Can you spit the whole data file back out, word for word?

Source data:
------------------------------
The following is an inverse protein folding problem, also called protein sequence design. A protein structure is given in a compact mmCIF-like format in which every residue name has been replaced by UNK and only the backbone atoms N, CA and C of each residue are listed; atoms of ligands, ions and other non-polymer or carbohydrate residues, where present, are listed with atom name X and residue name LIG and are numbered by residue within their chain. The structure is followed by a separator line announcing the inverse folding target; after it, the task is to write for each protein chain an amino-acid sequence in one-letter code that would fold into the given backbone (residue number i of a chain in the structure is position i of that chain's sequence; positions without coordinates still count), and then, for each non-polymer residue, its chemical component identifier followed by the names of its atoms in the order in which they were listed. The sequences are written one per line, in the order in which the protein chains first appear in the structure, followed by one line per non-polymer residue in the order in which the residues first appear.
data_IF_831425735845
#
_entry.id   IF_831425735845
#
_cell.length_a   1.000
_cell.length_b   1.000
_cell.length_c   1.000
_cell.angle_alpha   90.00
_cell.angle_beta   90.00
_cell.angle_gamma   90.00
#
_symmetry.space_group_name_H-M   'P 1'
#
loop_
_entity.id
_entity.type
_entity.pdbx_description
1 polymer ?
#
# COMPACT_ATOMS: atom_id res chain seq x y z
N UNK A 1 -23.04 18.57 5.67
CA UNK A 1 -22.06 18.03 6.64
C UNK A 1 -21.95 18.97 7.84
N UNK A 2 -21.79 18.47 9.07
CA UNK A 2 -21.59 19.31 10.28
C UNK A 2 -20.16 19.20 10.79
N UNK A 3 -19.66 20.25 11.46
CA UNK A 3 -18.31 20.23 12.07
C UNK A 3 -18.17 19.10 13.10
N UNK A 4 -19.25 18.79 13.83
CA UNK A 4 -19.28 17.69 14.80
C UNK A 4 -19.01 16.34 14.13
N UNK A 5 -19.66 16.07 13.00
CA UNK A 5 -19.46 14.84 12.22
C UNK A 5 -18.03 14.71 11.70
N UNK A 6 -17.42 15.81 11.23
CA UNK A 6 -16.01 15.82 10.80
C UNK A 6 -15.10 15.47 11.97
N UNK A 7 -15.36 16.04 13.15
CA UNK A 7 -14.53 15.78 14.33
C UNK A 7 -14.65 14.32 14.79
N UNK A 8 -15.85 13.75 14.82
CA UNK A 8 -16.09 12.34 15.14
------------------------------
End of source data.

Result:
The following is an inverse protein folding problem, also called protein sequence design. A protein structure is given in a compact mmCIF-like format in which every residue name has been replaced by UNK and only the backbone atoms N, CA and C of each residue are listed; atoms of ligands, ions and other non-polymer or carbohydrate residues, where present, are listed with atom name X and residue name LIG and are numbered by residue within their chain. The structure is followed by a separator line announcing the inverse folding target; after it, the task is to write for each protein chain an amino-acid sequence in one-letter code that would fold into the given backbone (residue number i of a chain in the structure is position i of that chain's sequence; positions without coordinates still count), and then, for each non-polymer residue, its chemical component identifier followed by the names of its atoms in the order in which they were listed. The sequences are written one per line, in the order in which the protein chains first appear in the structure, followed by one line per non-polymer residue in the order in which the residues first appear.
data_IF_831425735845
#
_entry.id   IF_831425735845
#
_cell.length_a   1.000
_cell.length_b   1.000
_cell.length_c   1.000
_cell.angle_alpha   90.00
_cell.angle_beta   90.00
_cell.angle_gamma   90.00
#
_symmetry.space_group_name_H-M   'P 1'
#
loop_
_entity.id
_entity.type
_entity.pdbx_description
1 polymer ?
#
# COMPACT_ATOMS: atom_id res chain seq x y z
N UNK A 1 -23.04 18.57 5.67
CA UNK A 1 -22.06 18.03 6.64
C UNK A 1 -21.95 18.97 7.84
N UNK A 2 -21.79 18.47 9.07
CA UNK A 2 -21.59 19.31 10.28
C UNK A 2 -20.16 19.20 10.79
N UNK A 3 -19.66 20.25 11.46
CA UNK A 3 -18.31 20.23 12.07
C UNK A 3 -18.17 19.10 13.10
N UNK A 4 -19.25 18.79 13.83
CA UNK A 4 -19.28 17.69 14.80
C UNK A 4 -19.01 16.34 14.13
N UNK A 5 -19.66 16.07 13.00
CA UNK A 5 -19.46 14.84 12.22
C UNK A 5 -18.03 14.71 11.70
N UNK A 6 -17.42 15.81 11.23
CA UNK A 6 -16.01 15.82 10.80
C UNK A 6 -15.10 15.47 11.97
N UNK A 7 -15.36 16.04 13.15
CA UNK A 7 -14.53 15.78 14.33
C UNK A 7 -14.65 14.32 14.79
N UNK A 8 -15.85 13.75 14.82
CA UNK A 8 -16.09 12.34 15.14